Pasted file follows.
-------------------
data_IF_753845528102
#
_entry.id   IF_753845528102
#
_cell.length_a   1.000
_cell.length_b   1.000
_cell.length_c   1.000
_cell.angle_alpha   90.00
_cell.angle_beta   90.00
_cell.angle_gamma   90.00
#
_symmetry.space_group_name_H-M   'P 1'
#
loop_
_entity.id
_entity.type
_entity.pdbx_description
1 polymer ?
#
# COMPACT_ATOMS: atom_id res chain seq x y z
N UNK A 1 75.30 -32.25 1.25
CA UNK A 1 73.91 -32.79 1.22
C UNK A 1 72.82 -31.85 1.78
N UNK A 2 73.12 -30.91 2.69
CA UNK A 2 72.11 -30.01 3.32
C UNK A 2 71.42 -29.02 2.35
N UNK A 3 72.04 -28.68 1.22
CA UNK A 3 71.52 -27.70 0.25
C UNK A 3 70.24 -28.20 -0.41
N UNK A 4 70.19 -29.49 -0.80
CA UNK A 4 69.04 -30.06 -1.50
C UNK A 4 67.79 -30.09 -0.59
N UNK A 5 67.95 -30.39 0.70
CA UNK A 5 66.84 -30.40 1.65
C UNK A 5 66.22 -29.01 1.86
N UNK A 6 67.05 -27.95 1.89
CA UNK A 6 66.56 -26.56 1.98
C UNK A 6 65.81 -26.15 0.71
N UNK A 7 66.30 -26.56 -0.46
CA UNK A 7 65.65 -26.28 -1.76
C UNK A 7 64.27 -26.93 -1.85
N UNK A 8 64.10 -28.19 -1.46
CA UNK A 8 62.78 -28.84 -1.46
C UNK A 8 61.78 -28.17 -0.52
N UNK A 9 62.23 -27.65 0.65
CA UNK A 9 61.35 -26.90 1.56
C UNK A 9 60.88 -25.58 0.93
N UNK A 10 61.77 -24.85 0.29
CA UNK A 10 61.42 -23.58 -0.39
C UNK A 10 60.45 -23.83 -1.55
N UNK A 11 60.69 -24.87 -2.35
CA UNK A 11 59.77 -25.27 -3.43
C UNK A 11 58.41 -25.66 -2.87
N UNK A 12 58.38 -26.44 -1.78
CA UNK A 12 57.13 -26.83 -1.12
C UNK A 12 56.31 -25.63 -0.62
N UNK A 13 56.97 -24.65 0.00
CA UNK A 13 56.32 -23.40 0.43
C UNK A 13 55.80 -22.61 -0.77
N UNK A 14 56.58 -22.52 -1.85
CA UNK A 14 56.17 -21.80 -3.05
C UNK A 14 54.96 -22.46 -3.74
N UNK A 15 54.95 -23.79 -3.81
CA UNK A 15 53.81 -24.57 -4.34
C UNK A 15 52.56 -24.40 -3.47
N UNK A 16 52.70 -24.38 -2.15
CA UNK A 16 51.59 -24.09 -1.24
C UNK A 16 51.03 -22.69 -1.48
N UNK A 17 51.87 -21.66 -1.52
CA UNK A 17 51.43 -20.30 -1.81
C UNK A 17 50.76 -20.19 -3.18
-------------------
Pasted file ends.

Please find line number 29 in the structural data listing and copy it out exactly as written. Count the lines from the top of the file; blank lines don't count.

C UNK A 3 70.24 -28.20 -0.41